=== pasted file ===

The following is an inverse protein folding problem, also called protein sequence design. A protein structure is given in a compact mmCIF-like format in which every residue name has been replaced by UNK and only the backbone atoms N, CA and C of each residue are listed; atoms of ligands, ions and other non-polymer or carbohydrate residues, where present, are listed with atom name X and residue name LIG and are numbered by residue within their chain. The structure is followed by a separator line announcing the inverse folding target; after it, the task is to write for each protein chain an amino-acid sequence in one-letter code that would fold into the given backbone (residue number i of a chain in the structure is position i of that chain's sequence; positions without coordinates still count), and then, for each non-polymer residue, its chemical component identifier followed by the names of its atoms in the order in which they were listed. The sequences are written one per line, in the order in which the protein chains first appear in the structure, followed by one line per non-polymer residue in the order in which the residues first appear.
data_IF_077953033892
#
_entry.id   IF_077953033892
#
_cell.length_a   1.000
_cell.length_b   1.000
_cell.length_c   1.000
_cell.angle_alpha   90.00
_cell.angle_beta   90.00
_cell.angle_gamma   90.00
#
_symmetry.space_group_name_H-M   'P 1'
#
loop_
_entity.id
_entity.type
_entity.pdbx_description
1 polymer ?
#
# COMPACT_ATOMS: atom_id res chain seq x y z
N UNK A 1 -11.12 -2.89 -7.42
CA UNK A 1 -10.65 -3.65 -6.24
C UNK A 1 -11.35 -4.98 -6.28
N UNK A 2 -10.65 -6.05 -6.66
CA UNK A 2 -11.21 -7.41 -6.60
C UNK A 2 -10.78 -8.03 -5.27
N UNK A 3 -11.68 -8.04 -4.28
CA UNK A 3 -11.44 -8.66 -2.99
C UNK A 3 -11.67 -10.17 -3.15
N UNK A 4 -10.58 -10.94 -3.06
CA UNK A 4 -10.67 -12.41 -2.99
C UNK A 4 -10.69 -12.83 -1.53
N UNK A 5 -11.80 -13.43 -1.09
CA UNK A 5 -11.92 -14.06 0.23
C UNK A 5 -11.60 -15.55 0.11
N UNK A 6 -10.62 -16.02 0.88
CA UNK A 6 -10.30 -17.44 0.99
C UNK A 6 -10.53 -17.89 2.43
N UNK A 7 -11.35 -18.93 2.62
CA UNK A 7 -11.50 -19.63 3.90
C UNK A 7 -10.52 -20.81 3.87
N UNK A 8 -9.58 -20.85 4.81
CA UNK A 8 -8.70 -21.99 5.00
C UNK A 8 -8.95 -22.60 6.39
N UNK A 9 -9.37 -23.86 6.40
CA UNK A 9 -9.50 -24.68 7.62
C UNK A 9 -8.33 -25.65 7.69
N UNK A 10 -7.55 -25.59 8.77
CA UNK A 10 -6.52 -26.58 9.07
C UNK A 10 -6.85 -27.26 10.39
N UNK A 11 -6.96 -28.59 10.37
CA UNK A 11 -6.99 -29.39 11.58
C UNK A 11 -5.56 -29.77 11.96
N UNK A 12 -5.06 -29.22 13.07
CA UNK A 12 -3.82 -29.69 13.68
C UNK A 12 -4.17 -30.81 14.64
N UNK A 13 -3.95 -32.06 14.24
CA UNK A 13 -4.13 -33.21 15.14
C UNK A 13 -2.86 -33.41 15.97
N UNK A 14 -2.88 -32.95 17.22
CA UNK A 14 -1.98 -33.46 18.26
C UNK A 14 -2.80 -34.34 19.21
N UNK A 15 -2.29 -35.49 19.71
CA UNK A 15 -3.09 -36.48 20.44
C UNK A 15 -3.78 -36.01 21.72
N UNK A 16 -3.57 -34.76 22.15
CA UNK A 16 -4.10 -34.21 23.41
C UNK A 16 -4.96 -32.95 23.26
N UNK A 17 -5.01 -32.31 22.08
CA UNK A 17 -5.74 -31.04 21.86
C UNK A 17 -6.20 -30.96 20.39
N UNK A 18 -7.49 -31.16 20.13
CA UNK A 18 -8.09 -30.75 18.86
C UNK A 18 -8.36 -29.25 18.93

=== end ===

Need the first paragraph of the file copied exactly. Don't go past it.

The following is an inverse protein folding problem, also called protein sequence design. A protein structure is given in a compact mmCIF-like format in which every residue name has been replaced by UNK and only the backbone atoms N, CA and C of each residue are listed; atoms of ligands, ions and other non-polymer or carbohydrate residues, where present, are listed with atom name X and residue name LIG and are numbered by residue within their chain. The structure is followed by a separator line announcing the inverse folding target; after it, the task is to write for each protein chain an amino-acid sequence in one-letter code that would fold into the given backbone (residue number i of a chain in the structure is position i of that chain's sequence; positions without coordinates still count), and then, for each non-polymer residue, its chemical component identifier followed by the names of its atoms in the order in which they were listed. The sequences are written one per line, in the order in which the protein chains first appear in the structure, followed by one line per non-polymer residue in the order in which the residues first appear.